So everything pointed to deliberate muckraking? witch-hunting? with someone determined to bring 7Days down, commercially if not legally. Why? Our only speculation is that someone has suddenly realised how much more "dangerous" 7Days may be now, or "difficult to control", now that it is owned by a powerful international media organisation (Associated Newspapers) next to whose might and influence AMG pales in comparison.

The problem for UAE comm is that we had a specific tip off that the comments on it relating to the row were being monitored and stored by order of the government, along with IP addresses or whatever else. No clue how they'd get these, which makes it all the more sinister and alarming. At the time I wasn't supposed to reveal this so specifically, to protect the source, but I have had such a deluge of ill will, insults, spite and general accusations over the UAE policy change (most of which we have deleted, it got so upsetting) that the source agreed we could be a bit more open.

So there we go. Hope that brings you up to speed at least in terms of what I know.

Duffy said...

Setting aside the 7Days thing, the question of criticism is a fair one. I think it has much to do with intention. Does the critic merely want to lambast a particular group of people or nation? Or is it a question of why things are done a certain way? Is the critic informed before slinging accusations? What about tone? Is it respectful or derisive?

If you say: "The UAE is stupid/backwards because they don't do things like this", you're not going to have much of an audience.

If you say: "I don't understand why things are done this way" or "I think this way would be better" you're much better off. YMMV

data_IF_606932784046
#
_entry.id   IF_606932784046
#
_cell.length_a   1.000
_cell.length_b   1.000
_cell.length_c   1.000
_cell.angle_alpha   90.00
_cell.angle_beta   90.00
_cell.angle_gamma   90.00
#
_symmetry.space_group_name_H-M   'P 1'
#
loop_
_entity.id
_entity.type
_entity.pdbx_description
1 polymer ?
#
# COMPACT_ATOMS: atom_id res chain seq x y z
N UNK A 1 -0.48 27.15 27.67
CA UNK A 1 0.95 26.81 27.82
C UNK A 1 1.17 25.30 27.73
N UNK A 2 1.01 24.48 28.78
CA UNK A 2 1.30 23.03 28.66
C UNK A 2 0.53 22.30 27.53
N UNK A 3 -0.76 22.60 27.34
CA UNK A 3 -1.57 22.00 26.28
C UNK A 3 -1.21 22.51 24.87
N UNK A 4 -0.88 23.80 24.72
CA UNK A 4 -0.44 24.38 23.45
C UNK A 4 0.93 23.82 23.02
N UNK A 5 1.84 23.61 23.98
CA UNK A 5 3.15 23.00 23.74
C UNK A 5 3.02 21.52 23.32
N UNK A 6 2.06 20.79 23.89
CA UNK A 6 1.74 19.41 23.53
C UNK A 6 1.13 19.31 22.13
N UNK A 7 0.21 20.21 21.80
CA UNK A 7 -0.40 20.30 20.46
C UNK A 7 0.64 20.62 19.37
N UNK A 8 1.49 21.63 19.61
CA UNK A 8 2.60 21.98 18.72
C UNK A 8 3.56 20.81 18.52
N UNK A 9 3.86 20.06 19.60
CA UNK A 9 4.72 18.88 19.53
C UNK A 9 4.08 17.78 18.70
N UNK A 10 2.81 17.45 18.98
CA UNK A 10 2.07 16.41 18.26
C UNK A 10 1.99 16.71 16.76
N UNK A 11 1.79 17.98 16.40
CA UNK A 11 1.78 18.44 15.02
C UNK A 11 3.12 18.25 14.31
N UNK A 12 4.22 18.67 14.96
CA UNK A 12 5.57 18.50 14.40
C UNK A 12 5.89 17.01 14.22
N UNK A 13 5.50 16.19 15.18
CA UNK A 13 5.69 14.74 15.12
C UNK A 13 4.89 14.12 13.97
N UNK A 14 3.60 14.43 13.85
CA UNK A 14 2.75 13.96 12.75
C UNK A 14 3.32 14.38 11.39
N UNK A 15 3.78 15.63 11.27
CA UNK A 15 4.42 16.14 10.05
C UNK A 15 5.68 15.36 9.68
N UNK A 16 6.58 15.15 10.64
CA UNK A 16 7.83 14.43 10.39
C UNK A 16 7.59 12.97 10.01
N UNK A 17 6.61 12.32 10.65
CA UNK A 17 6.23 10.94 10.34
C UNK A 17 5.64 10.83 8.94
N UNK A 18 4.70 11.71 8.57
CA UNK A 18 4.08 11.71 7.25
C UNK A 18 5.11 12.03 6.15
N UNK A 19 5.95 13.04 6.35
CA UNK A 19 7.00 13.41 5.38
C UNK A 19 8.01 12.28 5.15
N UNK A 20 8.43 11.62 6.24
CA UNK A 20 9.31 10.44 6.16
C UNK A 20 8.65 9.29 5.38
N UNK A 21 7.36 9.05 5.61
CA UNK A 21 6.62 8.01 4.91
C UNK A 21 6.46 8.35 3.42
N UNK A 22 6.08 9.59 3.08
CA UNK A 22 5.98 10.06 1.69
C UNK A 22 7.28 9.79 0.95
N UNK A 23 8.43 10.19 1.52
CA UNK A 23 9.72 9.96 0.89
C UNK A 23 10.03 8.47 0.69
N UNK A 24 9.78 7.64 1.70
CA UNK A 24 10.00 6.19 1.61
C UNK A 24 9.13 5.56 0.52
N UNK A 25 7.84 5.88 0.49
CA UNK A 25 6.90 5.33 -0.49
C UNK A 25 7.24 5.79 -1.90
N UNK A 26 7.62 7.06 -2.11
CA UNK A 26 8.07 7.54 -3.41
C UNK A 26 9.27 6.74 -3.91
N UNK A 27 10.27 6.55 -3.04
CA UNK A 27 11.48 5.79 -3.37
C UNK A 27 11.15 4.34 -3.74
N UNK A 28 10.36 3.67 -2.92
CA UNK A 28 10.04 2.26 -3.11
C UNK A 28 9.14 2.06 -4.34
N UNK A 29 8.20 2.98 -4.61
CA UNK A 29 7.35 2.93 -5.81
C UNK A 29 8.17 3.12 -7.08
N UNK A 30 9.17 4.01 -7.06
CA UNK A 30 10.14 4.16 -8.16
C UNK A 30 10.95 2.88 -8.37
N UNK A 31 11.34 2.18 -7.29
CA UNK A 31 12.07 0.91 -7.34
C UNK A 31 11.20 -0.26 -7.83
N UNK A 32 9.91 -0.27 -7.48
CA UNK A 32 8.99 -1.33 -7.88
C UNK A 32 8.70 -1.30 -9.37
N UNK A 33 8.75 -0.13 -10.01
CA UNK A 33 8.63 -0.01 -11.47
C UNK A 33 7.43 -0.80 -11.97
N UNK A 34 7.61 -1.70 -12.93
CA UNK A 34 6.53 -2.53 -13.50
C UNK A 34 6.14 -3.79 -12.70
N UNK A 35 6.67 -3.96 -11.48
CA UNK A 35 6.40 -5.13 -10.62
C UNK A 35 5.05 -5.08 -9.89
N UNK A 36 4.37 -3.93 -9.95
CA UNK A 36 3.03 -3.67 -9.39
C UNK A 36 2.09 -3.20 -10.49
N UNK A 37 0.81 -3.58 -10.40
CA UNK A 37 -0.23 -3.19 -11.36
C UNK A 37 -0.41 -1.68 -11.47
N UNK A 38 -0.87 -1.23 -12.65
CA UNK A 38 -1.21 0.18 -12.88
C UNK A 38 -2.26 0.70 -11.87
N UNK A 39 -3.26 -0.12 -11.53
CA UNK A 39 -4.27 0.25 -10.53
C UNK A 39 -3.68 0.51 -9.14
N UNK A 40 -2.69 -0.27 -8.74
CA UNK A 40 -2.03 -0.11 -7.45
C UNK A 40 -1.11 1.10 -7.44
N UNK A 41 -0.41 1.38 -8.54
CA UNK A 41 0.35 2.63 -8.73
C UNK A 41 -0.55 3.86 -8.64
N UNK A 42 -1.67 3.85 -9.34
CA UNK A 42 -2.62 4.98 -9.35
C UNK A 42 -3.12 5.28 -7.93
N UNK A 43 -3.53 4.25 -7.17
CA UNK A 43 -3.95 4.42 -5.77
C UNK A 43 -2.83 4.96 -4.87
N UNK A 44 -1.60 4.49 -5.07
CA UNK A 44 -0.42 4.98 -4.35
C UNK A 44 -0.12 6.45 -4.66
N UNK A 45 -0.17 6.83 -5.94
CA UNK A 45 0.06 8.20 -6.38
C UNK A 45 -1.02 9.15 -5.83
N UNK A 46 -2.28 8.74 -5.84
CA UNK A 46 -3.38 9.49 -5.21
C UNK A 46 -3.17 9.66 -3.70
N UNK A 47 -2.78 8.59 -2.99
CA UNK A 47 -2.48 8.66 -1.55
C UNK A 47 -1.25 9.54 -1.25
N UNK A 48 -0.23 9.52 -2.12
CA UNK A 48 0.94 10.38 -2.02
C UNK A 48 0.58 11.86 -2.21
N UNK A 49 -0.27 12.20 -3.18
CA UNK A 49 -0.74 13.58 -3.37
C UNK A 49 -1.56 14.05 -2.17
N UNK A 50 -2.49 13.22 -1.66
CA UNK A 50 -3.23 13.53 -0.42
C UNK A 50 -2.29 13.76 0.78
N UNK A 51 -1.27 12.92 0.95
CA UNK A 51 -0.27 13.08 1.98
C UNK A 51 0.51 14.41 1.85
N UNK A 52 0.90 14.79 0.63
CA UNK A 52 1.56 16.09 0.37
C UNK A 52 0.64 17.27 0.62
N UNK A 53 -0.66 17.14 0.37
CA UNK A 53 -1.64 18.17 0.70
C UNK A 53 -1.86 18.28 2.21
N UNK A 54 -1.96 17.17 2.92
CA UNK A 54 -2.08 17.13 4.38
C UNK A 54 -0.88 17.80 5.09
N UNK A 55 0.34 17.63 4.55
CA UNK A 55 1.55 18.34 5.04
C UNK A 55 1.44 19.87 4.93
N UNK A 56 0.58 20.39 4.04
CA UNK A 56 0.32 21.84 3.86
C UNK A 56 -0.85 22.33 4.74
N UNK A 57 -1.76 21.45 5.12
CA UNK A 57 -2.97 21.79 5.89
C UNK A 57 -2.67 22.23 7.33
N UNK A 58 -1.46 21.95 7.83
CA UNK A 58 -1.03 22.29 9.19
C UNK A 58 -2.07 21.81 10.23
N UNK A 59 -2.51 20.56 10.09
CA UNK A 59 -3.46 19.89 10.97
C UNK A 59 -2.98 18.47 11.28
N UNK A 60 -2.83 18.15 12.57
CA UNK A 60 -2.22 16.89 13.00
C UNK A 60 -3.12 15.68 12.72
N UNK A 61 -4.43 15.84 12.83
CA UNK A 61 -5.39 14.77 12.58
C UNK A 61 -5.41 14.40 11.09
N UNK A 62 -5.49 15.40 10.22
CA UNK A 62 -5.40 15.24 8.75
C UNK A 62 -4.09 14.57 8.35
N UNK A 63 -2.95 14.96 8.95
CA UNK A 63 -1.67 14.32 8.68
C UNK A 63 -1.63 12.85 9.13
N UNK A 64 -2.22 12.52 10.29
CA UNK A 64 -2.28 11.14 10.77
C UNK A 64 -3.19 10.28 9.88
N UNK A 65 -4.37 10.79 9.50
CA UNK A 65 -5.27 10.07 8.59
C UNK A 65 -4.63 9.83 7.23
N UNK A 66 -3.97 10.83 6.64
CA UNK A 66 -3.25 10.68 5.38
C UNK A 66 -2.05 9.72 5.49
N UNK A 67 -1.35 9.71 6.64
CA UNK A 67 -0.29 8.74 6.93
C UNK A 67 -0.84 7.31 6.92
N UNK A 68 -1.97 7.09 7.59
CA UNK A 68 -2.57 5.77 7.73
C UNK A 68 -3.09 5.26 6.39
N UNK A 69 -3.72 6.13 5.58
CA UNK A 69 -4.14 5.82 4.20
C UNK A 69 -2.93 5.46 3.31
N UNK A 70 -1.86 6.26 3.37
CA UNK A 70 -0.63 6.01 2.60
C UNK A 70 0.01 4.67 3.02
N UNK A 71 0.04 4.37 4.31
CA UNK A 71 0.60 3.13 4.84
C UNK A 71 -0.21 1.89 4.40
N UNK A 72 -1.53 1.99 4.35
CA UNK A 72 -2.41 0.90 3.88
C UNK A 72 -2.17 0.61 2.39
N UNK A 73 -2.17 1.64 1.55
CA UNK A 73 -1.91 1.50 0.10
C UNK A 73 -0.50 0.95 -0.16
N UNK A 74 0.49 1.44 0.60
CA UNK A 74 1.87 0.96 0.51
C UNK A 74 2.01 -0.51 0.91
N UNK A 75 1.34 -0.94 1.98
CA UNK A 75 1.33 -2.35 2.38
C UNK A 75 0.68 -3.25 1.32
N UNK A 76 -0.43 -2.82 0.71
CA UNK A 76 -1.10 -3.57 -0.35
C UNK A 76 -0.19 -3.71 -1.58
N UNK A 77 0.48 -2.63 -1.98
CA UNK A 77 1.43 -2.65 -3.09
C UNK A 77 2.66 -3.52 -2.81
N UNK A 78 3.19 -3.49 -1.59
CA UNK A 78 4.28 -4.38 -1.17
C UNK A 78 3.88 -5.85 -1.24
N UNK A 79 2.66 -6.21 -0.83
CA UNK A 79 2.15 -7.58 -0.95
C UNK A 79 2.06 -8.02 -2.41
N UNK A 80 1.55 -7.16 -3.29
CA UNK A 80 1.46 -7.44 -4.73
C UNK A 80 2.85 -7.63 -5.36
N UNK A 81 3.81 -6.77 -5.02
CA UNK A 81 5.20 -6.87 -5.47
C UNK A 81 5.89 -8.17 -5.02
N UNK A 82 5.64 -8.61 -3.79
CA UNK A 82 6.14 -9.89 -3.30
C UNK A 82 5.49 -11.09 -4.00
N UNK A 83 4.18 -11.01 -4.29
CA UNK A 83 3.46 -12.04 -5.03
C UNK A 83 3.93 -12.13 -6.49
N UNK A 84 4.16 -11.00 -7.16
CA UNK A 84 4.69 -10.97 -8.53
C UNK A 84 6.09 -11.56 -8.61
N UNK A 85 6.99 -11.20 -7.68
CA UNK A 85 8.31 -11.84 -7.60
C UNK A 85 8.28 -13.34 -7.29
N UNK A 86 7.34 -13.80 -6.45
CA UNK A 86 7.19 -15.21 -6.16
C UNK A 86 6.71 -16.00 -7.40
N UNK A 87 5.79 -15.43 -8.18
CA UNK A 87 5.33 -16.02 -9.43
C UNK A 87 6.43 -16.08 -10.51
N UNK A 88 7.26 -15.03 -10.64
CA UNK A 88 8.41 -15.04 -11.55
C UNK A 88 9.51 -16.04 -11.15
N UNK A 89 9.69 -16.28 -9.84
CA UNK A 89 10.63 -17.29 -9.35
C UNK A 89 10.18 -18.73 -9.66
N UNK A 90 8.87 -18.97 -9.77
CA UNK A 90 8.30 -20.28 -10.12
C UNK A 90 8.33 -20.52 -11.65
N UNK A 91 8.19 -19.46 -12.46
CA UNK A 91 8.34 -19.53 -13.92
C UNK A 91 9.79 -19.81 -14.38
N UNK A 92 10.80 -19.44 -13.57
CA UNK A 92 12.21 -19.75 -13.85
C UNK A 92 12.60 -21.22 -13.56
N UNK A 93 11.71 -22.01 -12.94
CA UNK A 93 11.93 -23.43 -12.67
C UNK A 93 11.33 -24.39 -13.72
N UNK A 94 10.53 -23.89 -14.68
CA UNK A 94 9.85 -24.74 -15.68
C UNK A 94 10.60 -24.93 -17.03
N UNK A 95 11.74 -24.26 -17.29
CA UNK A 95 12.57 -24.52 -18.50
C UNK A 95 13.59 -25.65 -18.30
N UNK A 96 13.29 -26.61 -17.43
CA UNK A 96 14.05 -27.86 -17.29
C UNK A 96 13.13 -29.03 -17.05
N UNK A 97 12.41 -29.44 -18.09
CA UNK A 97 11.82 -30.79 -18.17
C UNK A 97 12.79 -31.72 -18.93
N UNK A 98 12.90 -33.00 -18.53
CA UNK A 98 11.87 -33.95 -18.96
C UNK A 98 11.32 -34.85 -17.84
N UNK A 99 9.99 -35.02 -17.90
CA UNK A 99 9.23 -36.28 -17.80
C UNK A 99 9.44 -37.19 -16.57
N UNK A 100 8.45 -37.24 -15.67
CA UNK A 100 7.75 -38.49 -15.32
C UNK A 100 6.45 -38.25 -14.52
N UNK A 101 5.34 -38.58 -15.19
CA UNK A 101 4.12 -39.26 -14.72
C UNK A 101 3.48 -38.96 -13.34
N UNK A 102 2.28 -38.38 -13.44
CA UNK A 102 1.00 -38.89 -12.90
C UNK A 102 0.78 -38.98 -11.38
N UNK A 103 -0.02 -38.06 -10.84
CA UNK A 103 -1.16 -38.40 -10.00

albux said...

Guests have the opportunity to observe a lot of things, but they choose to keep their mouths shut out of politeness. Moreover, they know they'll be gone after a short while. So whatever they've observed can be forgotten or shut out of their minds.

A person who is hired to do a job is not a guest. He is in a particular place and a particular situation because his presence was considered a requirement and he was therefore offered a specific compensation in order to turn up and be available. Such a person is likely to be in that place or situation for as long as necessary, which may be for months, years or decades.

During the course of this period of time, the hired person lives there, he plays out his life, his children may be born and brought up there, etc.,

Not to say a word about the injustices that he observes or to refrain from being critical, does not in any way help or serve the host society. In my opinion it is incumbent upon him to be vocal and do whatever he can, within the ambit of his limitations (which may be of various kinds) to bring about a change that will have a positive effect and result in improvement of that society and its moral standards.

Keefieboy said...

There is no sense in which foreign workers in the UAE can be described as 'guests'. The word guest implies that your every whim will be catered for, free of charge. This is clearly not the case. If it was, I would never dream of criticising anything about the place. Since it is not, I do express my opinions, hopefully constructively, and hopefully to make it a better place for everybody.